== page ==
Yemen conflict
Saudi Arabia's botched war

Saudi Arabia has spent the past five years fighting off Iran-backed Shia rebels in a seemingly endless conflict that has cost more than 100,000 lives and left 80% of the population in need of humanitarian assistance. Only by backing UN-led peace talks will it be possible to achieve a political settlement. By Amin Saikal

Despite more than five years of military intervention in Yemen, the Saudi-led coalition’s campaign has failed to save the country from disintegration. The Southern Transitional Council (STC), backed by the United Arab Emirates, now occupies the important port of Aden, and, to the dismay of Saudi Arabia, has declared self-rule over the south. But this de facto partition ultimately may not reduce instability in Yemen and the region.

In fact, Yemen already is effectively divided into three territorial entities. The Saudi-backed government of President Abdu Rabbuh Mansour Hadi, now exiled, and the Iran-backed Houthi rebels control the other two. This has prolonged the fighting – described as “a civil war within a civil war” – with profound geostrategic implications.

The conflict has persisted since early 2015, when the Arab coalition, comprising of Saudi Arabia and eight other countries, including the UAE, launched a massive military intervention. The main architect was Saudi Crown Prince Mohammed bin Salman (MbS), now the kingdom’s de facto ruler. A crucial supporter was the equally forceful Mohammed bin Zayed (MBZ), Crown Prince of the Emirate of Abu Dhabi and Deputy Supreme Commander of the UAE Armed Forces.

Geopolitical alliance against Iran

MbS’s objective was twofold. One was to strengthen his position within the royal family in order to succeed his father, the ageing King Salman bin Abdulaziz al-Saud. The other was to restore Hadi’s rule, which ended in September 2014, when fighters from the minority Zaidi-Shia Houthis took over Yemen’s capital, Sana’a, and drove him out.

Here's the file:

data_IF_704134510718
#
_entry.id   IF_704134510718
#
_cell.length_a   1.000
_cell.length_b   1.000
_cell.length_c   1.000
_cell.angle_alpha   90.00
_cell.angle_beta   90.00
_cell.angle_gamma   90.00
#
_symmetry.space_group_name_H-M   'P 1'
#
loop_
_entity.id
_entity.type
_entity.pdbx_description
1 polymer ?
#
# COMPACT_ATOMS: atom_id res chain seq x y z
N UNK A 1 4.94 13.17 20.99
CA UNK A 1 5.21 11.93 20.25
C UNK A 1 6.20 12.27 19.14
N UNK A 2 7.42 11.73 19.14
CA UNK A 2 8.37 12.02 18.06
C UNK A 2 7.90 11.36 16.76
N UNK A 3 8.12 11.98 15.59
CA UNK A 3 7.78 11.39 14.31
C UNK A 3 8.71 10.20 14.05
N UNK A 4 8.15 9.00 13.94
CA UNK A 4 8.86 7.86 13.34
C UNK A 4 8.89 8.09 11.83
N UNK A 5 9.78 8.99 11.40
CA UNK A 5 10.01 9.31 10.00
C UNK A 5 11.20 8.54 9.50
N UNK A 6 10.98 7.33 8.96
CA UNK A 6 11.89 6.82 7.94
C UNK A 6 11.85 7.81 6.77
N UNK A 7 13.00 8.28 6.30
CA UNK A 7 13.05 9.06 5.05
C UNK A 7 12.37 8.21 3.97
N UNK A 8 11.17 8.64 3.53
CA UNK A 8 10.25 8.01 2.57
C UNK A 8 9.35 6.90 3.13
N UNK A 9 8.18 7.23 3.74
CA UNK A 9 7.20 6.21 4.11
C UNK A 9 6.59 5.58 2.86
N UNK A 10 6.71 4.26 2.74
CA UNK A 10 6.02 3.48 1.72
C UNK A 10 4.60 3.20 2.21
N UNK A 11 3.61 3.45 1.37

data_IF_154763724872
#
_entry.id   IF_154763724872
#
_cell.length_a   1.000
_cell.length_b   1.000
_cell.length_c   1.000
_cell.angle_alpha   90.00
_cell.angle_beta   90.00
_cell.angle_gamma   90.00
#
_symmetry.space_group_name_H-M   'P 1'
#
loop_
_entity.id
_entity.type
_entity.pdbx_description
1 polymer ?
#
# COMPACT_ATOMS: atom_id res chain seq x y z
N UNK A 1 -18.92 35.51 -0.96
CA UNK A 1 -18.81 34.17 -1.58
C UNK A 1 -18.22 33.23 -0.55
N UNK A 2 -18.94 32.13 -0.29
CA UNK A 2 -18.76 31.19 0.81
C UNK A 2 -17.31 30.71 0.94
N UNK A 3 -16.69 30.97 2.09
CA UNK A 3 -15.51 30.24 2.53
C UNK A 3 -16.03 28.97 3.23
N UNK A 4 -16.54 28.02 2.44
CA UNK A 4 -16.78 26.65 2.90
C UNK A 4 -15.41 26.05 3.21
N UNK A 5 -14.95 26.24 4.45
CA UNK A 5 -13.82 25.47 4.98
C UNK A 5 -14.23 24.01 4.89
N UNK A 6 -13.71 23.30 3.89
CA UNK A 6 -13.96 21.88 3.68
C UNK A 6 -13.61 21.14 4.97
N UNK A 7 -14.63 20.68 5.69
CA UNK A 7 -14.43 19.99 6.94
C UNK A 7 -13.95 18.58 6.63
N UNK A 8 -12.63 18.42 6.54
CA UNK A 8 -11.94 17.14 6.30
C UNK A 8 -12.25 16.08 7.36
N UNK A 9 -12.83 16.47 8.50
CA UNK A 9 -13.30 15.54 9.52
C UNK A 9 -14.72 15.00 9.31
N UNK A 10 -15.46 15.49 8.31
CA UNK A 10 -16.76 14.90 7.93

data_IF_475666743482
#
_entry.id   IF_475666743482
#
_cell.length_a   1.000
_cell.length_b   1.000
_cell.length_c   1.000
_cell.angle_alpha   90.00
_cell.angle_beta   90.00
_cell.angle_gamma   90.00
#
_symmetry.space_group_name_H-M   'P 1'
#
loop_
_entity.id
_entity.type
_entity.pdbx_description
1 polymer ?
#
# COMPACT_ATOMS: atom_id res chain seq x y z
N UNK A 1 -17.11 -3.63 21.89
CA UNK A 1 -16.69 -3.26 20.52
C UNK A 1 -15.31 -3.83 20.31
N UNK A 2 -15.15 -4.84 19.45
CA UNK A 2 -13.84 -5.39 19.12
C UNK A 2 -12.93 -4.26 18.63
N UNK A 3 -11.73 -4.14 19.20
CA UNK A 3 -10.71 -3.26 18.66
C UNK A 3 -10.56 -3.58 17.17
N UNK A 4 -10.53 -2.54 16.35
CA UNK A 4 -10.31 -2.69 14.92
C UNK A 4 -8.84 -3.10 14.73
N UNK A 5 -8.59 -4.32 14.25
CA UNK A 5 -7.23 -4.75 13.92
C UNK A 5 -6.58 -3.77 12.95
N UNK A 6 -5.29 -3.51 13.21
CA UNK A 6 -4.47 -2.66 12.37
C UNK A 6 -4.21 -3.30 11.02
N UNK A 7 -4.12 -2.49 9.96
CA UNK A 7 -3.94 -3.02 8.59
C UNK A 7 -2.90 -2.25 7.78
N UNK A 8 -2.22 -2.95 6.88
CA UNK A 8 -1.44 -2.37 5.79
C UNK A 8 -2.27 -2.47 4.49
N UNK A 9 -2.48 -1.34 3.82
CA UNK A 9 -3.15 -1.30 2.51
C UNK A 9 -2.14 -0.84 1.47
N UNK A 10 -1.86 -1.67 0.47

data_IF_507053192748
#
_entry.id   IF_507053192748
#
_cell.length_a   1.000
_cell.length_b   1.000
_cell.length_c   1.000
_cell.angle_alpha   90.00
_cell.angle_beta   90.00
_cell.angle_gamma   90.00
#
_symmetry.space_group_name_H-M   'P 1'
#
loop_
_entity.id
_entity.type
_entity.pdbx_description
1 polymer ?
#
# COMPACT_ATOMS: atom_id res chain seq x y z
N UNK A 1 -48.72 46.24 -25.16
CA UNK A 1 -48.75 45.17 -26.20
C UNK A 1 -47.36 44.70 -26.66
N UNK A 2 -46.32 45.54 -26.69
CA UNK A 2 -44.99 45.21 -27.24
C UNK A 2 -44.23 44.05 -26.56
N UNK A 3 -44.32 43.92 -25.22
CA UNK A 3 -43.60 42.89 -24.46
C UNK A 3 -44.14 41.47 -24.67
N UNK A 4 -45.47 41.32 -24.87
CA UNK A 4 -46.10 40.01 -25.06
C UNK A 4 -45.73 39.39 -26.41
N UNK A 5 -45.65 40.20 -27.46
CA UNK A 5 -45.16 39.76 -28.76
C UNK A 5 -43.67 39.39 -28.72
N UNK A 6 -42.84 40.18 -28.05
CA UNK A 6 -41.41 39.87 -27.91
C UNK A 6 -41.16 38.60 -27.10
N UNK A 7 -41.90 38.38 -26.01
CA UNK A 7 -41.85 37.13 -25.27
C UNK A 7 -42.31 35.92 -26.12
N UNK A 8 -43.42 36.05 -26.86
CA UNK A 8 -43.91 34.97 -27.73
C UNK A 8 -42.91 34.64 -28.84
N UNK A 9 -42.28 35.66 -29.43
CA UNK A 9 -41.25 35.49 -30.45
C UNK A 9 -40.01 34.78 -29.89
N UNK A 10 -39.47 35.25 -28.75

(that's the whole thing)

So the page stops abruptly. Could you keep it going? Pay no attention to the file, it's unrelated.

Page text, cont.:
Abd-Rabbu Mansour Hadi together with the Saudi Crown Prince Mohammed bin Salman (MbS) and Mohammed bin Zayed (MbZ), the powerful Crown Prince of Abu Dhabi (photo: Reuters/Saudi Press Agency)
Holding hands with MbZ and MbS: in the war against the Houthi rebels, in which tens of thousands of people have already been killed, head of state Abd-Rabbu Mansour Hadi has the support of the military coalition led by Riyadh. But his power is dwindling rapidly. The situation of the Hadi government is made much more difficult by the declaration of autonomy of the South. In the north of the country, it has been at war for five years with Shia Houthi rebels supported by Iran. A victory against the Houthis seems hopeless

MbS also wanted to demonstrate to Shia Iran that Sunni Saudi Arabia – the site of Islam’s two holiest shrines – would no longer be a passive power and would not tolerate expansion of Iranian influence in the region, especially up to the Saudi border.

MbS’s anti-Iranian aim resonated with MbZ and other allies, who formed a counterweight to the Islamic Republic. U.S. President Barack Obama’s administration was in the process of negotiating the Iran nuclear deal, which was signed in July 2015. While the ongoing talks made Obama hesitant about the Saudi-led intervention, America’s traditional alliance with the kingdom won out, and the U.S. backed the coalition.

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